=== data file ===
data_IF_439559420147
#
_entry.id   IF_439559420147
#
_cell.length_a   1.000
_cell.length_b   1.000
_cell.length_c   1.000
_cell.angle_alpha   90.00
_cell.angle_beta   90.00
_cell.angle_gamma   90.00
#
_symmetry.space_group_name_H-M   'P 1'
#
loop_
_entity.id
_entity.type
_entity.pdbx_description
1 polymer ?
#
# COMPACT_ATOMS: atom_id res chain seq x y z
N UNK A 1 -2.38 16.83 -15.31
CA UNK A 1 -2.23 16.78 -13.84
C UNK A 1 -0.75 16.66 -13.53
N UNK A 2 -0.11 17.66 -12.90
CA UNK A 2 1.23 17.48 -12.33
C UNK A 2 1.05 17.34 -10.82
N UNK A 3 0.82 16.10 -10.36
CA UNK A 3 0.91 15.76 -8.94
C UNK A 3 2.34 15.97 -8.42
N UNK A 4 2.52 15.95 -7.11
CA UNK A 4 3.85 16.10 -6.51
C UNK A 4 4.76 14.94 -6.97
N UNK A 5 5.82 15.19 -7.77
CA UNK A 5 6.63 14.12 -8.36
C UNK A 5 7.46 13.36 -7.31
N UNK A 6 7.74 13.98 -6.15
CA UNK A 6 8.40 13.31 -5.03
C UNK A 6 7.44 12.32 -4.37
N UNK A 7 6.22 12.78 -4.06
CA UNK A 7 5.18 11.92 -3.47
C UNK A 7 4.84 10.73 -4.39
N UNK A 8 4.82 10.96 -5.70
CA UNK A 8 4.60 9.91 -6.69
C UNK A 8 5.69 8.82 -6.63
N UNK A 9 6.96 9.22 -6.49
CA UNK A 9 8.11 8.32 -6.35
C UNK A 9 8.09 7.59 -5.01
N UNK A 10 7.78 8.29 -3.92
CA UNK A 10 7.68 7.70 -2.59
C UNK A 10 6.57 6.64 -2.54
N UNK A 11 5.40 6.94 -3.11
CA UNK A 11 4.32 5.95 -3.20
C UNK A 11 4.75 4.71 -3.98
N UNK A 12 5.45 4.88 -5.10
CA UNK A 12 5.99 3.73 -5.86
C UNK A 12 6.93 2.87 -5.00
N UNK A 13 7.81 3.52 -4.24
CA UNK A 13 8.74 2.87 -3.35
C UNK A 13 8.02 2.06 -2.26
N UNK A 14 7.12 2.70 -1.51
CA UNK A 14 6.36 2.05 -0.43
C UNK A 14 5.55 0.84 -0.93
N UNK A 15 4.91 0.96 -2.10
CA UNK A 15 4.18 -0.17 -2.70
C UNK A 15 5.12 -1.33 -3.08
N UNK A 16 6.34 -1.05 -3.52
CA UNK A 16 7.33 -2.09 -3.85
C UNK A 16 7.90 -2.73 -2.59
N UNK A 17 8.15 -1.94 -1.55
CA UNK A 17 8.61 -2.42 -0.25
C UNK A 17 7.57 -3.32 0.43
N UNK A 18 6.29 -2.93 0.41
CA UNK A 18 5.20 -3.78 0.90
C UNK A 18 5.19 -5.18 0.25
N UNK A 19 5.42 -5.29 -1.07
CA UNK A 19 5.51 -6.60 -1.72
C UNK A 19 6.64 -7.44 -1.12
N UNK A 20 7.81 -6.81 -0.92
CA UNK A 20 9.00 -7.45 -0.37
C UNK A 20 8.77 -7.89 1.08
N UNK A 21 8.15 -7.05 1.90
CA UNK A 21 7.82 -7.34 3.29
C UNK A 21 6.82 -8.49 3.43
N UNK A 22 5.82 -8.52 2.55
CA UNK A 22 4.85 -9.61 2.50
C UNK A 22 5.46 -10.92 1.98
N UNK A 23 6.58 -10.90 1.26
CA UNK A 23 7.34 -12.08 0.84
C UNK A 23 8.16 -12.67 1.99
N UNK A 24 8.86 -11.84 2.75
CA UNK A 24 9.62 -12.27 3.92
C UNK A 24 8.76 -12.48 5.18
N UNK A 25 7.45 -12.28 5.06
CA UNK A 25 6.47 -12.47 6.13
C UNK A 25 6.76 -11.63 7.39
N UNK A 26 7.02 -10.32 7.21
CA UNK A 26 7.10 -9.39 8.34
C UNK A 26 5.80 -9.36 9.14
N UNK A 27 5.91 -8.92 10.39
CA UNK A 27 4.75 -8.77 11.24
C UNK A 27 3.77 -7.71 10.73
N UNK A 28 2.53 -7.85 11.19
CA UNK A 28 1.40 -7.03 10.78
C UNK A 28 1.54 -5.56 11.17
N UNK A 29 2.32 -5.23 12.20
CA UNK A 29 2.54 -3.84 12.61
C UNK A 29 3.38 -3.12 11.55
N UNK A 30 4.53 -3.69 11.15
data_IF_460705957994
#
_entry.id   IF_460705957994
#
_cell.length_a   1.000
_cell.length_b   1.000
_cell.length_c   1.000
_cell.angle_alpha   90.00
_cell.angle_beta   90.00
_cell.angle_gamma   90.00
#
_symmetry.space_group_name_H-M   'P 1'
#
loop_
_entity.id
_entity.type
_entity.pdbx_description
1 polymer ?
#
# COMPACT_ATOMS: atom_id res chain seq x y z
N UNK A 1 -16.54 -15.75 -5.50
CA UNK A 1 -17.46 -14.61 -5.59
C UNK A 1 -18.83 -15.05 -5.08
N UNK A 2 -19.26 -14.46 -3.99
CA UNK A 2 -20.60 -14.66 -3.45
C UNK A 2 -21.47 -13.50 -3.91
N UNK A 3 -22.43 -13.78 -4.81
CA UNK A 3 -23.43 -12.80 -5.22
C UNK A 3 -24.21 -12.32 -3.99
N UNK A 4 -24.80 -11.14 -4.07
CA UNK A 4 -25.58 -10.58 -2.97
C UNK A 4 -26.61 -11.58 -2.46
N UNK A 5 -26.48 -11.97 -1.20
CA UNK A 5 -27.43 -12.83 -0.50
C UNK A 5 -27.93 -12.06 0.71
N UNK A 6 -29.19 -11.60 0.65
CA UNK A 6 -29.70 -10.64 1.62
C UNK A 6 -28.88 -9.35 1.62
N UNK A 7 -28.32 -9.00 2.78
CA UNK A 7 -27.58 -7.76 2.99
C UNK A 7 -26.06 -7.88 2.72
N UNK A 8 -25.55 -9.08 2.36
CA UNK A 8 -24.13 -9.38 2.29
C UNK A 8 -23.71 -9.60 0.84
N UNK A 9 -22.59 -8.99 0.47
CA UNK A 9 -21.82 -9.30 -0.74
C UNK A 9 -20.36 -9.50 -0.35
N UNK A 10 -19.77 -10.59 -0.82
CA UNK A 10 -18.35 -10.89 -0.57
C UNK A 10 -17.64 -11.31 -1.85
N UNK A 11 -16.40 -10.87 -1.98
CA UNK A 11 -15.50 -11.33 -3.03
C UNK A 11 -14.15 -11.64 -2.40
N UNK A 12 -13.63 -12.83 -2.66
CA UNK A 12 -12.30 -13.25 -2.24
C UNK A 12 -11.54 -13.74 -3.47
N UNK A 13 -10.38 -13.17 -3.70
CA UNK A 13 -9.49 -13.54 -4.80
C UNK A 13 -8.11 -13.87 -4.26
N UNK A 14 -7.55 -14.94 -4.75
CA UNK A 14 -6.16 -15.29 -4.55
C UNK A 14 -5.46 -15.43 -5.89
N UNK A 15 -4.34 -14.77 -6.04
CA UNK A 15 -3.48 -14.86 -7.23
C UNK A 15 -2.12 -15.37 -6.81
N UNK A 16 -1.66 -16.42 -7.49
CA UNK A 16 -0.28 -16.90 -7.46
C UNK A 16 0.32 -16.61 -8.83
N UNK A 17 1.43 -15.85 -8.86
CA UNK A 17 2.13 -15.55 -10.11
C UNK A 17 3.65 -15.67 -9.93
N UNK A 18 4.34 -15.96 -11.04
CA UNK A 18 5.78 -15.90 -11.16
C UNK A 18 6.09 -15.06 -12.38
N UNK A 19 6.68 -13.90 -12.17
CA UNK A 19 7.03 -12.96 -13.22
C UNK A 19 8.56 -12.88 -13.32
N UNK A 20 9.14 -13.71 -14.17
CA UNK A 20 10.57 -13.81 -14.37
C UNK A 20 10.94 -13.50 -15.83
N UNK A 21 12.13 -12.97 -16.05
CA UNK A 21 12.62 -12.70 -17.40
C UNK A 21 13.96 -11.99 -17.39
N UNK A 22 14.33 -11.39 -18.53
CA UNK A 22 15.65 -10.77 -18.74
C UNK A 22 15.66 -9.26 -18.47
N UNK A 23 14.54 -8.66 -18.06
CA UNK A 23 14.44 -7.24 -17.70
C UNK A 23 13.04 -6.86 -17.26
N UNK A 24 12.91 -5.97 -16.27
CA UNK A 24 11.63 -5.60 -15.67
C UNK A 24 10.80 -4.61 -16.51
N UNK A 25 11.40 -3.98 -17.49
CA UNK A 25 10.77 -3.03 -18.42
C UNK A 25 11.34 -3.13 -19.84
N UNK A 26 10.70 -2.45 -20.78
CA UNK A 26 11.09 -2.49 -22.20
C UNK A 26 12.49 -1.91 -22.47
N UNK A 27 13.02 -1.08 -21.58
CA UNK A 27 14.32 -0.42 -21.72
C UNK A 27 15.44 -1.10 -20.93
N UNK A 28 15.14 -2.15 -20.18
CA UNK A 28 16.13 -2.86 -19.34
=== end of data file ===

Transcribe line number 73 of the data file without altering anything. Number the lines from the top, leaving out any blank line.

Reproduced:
CA UNK A 18 5.20 -3.78 0.90